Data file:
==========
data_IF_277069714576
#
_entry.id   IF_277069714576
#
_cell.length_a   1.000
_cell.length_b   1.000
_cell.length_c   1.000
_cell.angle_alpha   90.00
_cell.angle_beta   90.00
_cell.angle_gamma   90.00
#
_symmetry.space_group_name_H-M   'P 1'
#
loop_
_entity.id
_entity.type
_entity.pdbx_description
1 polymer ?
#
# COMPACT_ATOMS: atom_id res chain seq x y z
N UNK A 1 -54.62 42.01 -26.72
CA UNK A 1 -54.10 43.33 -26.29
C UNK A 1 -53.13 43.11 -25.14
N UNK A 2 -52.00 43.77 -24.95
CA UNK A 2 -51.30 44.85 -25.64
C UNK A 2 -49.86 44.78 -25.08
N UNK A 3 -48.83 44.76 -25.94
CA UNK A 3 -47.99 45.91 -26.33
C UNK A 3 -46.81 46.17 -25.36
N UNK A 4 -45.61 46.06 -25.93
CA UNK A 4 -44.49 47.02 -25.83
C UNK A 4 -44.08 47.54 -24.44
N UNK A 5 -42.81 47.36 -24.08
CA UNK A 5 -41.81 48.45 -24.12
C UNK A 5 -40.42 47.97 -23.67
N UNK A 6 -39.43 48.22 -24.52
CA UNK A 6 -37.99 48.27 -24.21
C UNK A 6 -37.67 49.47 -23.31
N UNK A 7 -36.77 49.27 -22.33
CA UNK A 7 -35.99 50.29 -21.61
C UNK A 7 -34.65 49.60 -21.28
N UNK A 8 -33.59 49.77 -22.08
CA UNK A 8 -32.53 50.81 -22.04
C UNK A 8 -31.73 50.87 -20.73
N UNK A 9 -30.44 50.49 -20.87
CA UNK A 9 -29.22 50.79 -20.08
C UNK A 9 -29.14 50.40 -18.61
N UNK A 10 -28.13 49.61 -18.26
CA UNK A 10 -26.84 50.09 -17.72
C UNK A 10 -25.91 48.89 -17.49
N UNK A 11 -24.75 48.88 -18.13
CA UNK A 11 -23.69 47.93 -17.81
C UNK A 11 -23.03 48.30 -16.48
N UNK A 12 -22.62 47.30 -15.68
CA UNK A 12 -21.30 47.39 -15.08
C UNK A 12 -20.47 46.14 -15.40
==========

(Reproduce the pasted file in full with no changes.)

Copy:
data_IF_277069714576
#
_entry.id   IF_277069714576
#
_cell.length_a   1.000
_cell.length_b   1.000
_cell.length_c   1.000
_cell.angle_alpha   90.00
_cell.angle_beta   90.00
_cell.angle_gamma   90.00
#
_symmetry.space_group_name_H-M   'P 1'
#
loop_
_entity.id
_entity.type
_entity.pdbx_description
1 polymer ?
#
# COMPACT_ATOMS: atom_id res chain seq x y z
N UNK A 1 -54.62 42.01 -26.72
CA UNK A 1 -54.10 43.33 -26.29
C UNK A 1 -53.13 43.11 -25.14
N UNK A 2 -52.00 43.77 -24.95
CA UNK A 2 -51.30 44.85 -25.64
C UNK A 2 -49.86 44.78 -25.08
N UNK A 3 -48.83 44.76 -25.94
CA UNK A 3 -47.99 45.91 -26.33
C UNK A 3 -46.81 46.17 -25.36
N UNK A 4 -45.61 46.06 -25.93
CA UNK A 4 -44.49 47.02 -25.83
C UNK A 4 -44.08 47.54 -24.44
N UNK A 5 -42.81 47.36 -24.08
CA UNK A 5 -41.81 48.45 -24.12
C UNK A 5 -40.42 47.97 -23.67
N UNK A 6 -39.43 48.22 -24.52
CA UNK A 6 -37.99 48.27 -24.21
C UNK A 6 -37.67 49.47 -23.31
N UNK A 7 -36.77 49.27 -22.33
CA UNK A 7 -35.99 50.29 -21.61
C UNK A 7 -34.65 49.60 -21.28
N UNK A 8 -33.59 49.77 -22.08
CA UNK A 8 -32.53 50.81 -22.04
C UNK A 8 -31.73 50.87 -20.73
N UNK A 9 -30.44 50.49 -20.87
CA UNK A 9 -29.22 50.79 -20.08
C UNK A 9 -29.14 50.40 -18.61
N UNK A 10 -28.13 49.61 -18.26
CA UNK A 10 -26.84 50.09 -17.72
C UNK A 10 -25.91 48.89 -17.49
N UNK A 11 -24.75 48.88 -18.13
CA UNK A 11 -23.69 47.93 -17.81
C UNK A 11 -23.03 48.30 -16.48
N UNK A 12 -22.62 47.30 -15.68
CA UNK A 12 -21.30 47.39 -15.08
C UNK A 12 -20.47 46.14 -15.40